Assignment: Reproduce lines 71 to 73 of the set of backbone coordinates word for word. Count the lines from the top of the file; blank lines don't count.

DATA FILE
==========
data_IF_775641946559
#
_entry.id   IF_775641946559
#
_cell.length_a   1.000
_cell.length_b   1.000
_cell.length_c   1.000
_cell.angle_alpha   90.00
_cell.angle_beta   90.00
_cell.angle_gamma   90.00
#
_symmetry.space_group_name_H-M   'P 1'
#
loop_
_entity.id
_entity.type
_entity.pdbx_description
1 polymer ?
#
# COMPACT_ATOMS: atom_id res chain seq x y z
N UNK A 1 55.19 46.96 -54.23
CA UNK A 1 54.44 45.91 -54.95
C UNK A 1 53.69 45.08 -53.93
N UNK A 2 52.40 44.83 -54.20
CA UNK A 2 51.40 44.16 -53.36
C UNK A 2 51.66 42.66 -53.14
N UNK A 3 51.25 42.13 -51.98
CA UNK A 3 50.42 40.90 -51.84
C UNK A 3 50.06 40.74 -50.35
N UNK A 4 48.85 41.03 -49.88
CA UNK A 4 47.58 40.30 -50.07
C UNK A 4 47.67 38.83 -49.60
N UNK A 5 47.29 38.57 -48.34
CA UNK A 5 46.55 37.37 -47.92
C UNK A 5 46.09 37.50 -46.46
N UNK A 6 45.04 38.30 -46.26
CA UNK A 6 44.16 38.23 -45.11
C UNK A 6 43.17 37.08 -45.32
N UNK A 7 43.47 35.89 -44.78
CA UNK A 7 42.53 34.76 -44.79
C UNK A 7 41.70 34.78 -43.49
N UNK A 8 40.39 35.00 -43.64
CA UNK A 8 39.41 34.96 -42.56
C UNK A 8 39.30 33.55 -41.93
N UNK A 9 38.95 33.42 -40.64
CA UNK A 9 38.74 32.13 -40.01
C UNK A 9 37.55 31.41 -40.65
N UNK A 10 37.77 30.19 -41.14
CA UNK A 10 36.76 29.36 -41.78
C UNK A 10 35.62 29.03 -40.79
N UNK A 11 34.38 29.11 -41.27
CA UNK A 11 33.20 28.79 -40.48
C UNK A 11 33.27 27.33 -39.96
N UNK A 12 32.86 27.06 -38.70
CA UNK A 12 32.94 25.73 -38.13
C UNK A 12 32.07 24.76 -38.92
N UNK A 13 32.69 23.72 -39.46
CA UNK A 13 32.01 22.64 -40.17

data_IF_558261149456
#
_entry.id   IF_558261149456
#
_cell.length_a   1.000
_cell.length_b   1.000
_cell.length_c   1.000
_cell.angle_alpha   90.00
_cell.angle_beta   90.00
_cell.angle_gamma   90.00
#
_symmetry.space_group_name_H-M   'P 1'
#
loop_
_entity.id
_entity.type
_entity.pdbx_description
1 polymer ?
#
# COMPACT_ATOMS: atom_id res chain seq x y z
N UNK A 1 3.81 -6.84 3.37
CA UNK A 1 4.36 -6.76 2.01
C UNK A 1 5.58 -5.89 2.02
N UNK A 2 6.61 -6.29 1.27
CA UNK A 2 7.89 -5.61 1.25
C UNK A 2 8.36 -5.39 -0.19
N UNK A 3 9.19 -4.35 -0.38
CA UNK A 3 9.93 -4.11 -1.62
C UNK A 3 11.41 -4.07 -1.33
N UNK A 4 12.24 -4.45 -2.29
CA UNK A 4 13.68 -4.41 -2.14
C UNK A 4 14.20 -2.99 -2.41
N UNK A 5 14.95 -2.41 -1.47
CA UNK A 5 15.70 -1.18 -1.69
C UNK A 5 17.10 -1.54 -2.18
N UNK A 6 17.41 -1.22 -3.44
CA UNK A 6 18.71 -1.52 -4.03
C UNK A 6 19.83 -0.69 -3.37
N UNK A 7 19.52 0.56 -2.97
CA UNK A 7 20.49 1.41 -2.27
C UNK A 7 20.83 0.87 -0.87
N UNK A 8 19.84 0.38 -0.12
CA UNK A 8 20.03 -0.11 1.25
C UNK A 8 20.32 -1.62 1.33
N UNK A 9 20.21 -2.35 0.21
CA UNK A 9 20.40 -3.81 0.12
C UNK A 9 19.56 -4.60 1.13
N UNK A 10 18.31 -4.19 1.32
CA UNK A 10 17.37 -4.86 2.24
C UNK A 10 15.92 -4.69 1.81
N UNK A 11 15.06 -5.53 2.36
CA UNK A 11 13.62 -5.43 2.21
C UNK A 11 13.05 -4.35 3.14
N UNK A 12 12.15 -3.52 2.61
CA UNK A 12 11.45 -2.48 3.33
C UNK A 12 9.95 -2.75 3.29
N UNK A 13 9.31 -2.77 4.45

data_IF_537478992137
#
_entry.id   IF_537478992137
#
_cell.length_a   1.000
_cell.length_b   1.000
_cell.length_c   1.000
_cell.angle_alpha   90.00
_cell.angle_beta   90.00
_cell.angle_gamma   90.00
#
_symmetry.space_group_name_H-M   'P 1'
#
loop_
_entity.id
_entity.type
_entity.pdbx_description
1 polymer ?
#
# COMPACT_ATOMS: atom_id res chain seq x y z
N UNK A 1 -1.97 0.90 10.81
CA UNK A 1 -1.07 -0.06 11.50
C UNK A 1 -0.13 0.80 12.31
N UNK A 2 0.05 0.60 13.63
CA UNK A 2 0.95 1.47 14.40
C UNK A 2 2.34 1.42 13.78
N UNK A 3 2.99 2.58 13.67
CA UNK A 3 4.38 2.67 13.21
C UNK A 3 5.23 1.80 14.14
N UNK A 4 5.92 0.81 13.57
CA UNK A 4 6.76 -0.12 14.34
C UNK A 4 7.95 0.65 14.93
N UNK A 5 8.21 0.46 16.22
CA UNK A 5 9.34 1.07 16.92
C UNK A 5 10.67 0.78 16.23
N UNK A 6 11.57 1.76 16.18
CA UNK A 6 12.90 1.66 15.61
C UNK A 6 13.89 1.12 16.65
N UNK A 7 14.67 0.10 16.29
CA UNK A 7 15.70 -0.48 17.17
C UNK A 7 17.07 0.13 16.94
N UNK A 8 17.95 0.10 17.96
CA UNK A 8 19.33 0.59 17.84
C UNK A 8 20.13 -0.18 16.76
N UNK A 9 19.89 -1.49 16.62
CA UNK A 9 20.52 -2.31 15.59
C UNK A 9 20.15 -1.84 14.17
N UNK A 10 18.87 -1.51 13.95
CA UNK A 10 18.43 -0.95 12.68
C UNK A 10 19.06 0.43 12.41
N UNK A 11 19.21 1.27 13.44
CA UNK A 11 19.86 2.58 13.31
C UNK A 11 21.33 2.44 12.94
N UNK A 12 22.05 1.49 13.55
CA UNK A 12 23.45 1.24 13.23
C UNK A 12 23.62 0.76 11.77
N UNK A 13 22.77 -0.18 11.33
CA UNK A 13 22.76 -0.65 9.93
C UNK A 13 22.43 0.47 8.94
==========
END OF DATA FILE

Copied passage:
#
loop_
_entity.id